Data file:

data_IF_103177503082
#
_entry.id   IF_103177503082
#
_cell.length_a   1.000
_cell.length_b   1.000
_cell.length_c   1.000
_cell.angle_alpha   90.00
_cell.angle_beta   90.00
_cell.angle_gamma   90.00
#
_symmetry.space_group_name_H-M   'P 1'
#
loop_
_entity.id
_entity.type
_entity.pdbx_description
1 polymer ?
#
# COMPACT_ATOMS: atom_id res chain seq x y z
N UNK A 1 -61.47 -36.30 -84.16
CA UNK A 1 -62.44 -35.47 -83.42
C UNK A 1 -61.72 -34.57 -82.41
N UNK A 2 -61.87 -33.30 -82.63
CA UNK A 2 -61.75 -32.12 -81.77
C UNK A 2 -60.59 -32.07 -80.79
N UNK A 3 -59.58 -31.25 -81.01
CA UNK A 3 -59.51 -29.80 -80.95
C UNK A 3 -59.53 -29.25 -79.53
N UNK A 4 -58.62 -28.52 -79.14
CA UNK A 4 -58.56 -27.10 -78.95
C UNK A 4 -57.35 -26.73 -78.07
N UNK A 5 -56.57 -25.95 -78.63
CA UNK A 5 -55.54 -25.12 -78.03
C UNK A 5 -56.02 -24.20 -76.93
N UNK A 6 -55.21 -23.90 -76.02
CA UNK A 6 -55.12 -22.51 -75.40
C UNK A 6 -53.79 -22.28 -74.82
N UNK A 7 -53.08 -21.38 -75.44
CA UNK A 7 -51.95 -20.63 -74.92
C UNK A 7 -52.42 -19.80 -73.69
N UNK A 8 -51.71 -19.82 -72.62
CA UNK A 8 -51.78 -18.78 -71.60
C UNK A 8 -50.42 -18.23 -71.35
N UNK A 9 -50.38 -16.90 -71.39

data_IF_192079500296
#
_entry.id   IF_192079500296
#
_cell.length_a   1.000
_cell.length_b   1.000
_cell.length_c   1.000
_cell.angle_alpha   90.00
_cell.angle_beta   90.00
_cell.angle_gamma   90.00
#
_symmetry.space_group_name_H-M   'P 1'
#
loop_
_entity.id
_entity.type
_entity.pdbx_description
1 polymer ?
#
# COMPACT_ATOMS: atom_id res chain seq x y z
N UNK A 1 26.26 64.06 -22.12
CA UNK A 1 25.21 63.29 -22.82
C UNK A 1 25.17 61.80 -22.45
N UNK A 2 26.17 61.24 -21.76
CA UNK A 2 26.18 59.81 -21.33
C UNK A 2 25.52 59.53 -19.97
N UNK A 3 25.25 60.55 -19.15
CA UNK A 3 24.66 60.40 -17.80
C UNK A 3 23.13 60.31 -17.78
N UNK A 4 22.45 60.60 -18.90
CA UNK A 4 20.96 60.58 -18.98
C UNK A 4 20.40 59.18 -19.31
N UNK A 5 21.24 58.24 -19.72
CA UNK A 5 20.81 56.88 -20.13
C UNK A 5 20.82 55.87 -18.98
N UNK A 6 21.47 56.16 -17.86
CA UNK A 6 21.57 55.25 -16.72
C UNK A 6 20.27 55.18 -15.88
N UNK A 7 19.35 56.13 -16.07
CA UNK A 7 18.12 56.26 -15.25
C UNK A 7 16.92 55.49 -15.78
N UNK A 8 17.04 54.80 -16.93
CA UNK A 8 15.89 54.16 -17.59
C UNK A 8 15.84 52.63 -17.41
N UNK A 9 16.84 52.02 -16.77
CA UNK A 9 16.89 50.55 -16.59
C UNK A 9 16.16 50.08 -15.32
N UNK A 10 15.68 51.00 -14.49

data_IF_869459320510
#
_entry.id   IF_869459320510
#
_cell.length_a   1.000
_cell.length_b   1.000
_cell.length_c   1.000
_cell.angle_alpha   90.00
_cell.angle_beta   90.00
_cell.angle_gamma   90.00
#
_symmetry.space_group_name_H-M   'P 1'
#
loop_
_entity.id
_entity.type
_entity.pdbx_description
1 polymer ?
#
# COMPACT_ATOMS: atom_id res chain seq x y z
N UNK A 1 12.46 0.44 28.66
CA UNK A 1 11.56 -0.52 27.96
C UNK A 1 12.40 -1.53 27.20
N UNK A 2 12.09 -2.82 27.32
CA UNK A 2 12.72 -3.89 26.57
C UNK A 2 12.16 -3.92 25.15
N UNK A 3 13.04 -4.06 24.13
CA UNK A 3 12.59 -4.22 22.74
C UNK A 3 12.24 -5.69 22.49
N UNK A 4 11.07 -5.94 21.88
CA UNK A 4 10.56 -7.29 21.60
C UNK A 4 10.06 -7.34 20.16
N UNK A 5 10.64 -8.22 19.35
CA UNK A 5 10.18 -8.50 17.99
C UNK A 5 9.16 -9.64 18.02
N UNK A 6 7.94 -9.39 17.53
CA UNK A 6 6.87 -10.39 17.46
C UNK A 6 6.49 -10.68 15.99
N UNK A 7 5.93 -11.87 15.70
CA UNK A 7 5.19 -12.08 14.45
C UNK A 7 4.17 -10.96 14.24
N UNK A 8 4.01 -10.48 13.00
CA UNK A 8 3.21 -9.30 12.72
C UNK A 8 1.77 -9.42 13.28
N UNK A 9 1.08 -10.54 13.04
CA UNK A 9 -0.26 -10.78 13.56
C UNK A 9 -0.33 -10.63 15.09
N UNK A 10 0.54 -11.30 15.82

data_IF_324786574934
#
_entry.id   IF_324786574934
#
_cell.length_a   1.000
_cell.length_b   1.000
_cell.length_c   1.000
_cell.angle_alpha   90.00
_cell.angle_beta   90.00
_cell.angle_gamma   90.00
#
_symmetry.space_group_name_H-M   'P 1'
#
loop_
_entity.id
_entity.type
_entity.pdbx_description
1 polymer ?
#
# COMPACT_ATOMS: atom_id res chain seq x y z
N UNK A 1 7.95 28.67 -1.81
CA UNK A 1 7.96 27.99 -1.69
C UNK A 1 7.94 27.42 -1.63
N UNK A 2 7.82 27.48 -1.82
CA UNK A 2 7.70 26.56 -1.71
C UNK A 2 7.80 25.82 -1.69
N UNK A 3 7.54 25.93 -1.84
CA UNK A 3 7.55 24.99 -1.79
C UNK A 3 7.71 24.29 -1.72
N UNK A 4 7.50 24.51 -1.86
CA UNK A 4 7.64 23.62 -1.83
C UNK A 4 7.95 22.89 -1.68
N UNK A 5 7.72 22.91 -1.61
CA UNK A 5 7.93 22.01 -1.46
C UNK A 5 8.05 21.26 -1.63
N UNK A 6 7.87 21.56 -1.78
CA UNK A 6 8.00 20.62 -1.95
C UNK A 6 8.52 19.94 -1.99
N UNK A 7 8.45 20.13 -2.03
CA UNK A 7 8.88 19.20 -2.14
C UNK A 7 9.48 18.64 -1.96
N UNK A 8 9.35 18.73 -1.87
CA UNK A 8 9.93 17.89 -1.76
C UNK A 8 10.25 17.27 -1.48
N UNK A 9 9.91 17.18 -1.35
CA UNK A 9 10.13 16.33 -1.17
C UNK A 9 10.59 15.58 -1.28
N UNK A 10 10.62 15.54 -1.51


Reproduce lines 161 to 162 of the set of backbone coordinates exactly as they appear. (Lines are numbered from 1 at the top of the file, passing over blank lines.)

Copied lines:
# COMPACT_ATOMS: atom_id res chain seq x y z
N UNK A 1 7.95 28.67 -1.81